Imagine living in a country where saying what you think out loud is forbidden, where arrests and beatings come without warning or explanation, where people just disappear.

Now imagine what it takes to survive in a place like that, to find your way out, across borders and oceans.

Imagine arriving in a place whose population, culture, climate and government could not be more different from your own. Then imagine settling there, building a life, calling it home.

Just imagine the strength, resiliency and determination that requires.

Those are the kinds of people Maine should welcome. And that is, for the most part, the story of Maine immigration in the last two decades.

So while there are a number of problems with Gov. LePage’s effort to deny state funding for General Assistance based on immigration status, the greatest is that it underestimates and misrepresents a population that should be a part of Maine’s future.

POLICY CHANGE

LePage’s policy change – his latest attack on General Assistance and welfare in general – was announced Wednesday in a Department of Health and Human Services news release. It said the state will stop funding General Assistance for undocumented immigrants, a move that the state says will save more than $1 million from a program that cost the state $13 million last year.

That is of particular import to Portland, Lewiston and Bangor, which are reimbursed as much as 90 percent by the state because of the higher use of General Assistance in those communities. But other municipalities, which are reimbursed as much as 50 percent, still would be required to check immigration status to receive state money.

There are legal and procedural questions about LePage’s directive.

Attorney General Janet Mills, a Democrat who has sparred frequently with the governor, has said it is unconstitutional, with LePage countering that federal law supports his view.

STATUS CHECK

The real question, however, is whether Maine should offer what amounts to basic, subsistence-level aid to immigrants whose immigration status is murky.

It’s helpful to start by defining whom this policy affects.

When most people think immigration in Maine, they think of refugees. Refugees come from overseas camps, typically after fleeing war-torn countries.

The United States, in a humanitarian capacity, agrees to accept a certain number of these refugees, who are relocated to a U.S. city that has a certain designation. They gain legal refugee status, are able to work, and they receive federal benefits for seven years. As such, they are “documented,” and would not be affected by the change in GA policy.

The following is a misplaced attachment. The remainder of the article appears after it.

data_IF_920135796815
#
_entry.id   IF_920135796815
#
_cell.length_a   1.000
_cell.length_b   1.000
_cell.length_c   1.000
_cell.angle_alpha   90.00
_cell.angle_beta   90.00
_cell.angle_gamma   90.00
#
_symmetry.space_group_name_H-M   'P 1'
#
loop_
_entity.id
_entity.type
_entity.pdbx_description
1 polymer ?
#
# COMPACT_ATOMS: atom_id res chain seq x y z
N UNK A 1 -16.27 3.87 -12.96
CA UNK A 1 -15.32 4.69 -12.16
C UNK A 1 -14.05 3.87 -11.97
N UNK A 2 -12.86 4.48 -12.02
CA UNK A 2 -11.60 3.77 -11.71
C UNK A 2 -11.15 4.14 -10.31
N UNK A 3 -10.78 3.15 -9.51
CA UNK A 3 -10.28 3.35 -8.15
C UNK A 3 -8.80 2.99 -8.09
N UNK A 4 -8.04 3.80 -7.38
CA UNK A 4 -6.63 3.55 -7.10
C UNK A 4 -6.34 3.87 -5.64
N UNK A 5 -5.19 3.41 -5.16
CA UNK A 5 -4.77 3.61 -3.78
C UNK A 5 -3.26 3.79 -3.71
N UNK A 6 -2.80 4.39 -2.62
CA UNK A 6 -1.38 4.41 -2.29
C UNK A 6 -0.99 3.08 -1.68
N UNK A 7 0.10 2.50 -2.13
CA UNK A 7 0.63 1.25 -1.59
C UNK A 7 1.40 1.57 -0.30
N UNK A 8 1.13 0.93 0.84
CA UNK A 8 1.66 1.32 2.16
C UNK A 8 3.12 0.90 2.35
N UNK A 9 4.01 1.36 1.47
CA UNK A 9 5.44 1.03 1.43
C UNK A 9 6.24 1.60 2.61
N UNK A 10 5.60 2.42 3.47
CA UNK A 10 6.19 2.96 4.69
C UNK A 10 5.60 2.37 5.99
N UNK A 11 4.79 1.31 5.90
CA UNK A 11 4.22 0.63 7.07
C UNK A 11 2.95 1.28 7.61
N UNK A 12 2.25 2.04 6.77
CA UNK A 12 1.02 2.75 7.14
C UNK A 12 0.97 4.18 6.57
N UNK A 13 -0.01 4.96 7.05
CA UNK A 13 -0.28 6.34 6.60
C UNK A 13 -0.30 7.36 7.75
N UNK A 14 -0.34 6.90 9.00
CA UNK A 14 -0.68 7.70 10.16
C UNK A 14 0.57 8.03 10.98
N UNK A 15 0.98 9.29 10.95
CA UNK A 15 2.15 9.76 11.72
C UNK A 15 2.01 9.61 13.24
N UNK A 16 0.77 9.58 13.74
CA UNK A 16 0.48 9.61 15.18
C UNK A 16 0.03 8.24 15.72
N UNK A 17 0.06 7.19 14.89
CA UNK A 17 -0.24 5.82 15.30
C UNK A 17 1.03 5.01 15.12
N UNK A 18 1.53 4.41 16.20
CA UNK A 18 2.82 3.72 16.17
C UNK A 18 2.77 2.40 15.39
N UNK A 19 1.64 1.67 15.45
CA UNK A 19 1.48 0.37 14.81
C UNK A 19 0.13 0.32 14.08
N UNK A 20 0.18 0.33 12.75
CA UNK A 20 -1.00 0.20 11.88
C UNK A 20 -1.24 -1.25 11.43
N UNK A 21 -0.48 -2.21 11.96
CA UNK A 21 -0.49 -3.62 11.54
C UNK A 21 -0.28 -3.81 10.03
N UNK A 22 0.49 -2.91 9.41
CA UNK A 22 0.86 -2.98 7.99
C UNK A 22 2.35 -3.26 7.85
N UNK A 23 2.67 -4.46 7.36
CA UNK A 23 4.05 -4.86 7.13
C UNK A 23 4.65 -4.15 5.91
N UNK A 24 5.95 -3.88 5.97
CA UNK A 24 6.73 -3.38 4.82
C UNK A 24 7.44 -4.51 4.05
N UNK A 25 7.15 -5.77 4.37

Asylum-seekers would, however, as would people who’ve entered the country illegally, for any number of reasons.

Asylum-seekers are fleeing oppressive regimes. They have been subject to detention and torture. They have been actively persecuted for their views and actions.

They escape to the U.S., where they are on short-term visas. Once here, they can begin to fill out the application for asylum status, a painstaking process that can take years.

ON THEIR OWN

Asylum seekers typically arrive with little money and no place to stay.

They don’t know the language well. They are not allowed to work. They are not eligible for most assistance programs. They rely on vouchers – not cash – for food, housing, medication and heating oil, at amounts typically below the poverty level.

Take that away, and they will be on the street, not on the way back to their home countries. That will further stretch a social safety net that is already frayed.

But depending on how “illegal immigrant” is defined and interpreted in the new policy – the DHHS has not offered details – asylum-seekers could be denied assistance for months or years.

Others would fall into the same trouble, such as people who are here as crime or trafficking victims and are waiting for their cases to move slowly through immigration services.

Any way the policy goes would have unintended consequences as well.

If, for instance, immigrants who have submitted applications are deemed eligible for assistance, they may rush to complete the complex, detailed documents, which can take dozens of hours to finish and require the help of an attorney. They risk making an error in a situation in which even a minor mistake can mean denial.

ALTERNATIVE STRATEGIES

In any case, wading through the immigration morass will be left to the already overburdened municipalities.

And to what end? To deny the basic necessities to people who have risked everything to come to Maine, at a time when our population is stagnant and aging? To push away a population that largely wants to work and build a life here, a population that includes skilled workers and has shown they can overcome the odds?

There are better remedies. The state could seek help from the federal government. Officials could call for immigration reform, long overdue in any case.

But cutting off necessary aid to a relatively few immigrants who are here for the right reasons is not only inhumane, it’s wrong for the state.